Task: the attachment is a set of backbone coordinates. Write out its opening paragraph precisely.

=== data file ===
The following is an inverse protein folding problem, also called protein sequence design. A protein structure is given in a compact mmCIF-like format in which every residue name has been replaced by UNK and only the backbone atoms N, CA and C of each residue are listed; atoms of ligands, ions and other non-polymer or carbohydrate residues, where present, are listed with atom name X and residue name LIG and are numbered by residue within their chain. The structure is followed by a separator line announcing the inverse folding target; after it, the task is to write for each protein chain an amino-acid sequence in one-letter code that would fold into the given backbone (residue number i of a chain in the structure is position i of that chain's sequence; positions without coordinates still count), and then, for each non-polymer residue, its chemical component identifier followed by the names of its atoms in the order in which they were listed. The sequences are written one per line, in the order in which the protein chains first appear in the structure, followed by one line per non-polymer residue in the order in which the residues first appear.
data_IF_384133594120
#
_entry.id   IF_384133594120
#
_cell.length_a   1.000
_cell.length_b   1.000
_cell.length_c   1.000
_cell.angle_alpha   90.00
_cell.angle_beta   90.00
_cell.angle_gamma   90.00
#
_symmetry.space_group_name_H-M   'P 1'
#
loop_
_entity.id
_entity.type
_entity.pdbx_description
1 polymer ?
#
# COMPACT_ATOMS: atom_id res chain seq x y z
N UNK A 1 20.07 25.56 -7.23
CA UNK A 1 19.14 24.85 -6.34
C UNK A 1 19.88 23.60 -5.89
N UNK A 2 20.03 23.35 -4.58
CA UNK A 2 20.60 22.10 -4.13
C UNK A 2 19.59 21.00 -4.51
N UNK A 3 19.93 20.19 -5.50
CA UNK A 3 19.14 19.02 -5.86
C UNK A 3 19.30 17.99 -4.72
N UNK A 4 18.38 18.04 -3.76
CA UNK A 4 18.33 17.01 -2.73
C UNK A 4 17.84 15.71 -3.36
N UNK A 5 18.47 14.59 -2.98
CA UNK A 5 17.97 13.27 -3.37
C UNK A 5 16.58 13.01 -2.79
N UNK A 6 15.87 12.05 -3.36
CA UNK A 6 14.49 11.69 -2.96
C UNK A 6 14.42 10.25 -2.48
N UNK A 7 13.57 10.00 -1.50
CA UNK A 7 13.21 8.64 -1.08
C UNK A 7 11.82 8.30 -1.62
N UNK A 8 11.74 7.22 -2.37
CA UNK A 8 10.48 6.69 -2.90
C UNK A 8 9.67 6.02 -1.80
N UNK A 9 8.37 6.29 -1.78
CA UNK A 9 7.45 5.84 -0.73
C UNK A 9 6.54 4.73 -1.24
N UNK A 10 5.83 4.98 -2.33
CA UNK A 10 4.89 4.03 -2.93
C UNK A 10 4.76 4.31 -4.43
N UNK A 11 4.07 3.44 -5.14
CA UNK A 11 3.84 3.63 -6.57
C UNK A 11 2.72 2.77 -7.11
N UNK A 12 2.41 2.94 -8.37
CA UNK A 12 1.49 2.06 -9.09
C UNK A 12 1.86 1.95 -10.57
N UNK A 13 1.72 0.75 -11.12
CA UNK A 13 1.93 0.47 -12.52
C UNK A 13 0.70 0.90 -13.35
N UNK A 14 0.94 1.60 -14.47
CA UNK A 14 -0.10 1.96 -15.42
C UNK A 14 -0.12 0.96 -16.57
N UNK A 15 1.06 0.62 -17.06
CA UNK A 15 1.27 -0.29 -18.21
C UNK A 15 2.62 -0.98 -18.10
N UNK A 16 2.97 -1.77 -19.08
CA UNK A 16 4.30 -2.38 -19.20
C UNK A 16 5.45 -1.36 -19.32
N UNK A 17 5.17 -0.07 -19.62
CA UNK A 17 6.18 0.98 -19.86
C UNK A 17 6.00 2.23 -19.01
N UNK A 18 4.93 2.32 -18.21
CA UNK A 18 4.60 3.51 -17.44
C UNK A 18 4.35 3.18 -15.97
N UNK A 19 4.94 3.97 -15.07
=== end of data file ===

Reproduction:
The following is an inverse protein folding problem, also called protein sequence design. A protein structure is given in a compact mmCIF-like format in which every residue name has been replaced by UNK and only the backbone atoms N, CA and C of each residue are listed; atoms of ligands, ions and other non-polymer or carbohydrate residues, where present, are listed with atom name X and residue name LIG and are numbered by residue within their chain. The structure is followed by a separator line announcing the inverse folding target; after it, the task is to write for each protein chain an amino-acid sequence in one-letter code that would fold into the given backbone (residue number i of a chain in the structure is position i of that chain's sequence; positions without coordinates still count), and then, for each non-polymer residue, its chemical component identifier followed by the names of its atoms in the order in which they were listed. The sequences are written one per line, in the order in which the protein chains first appear in the structure, followed by one line per non-polymer residue in the order in which the residues first appear.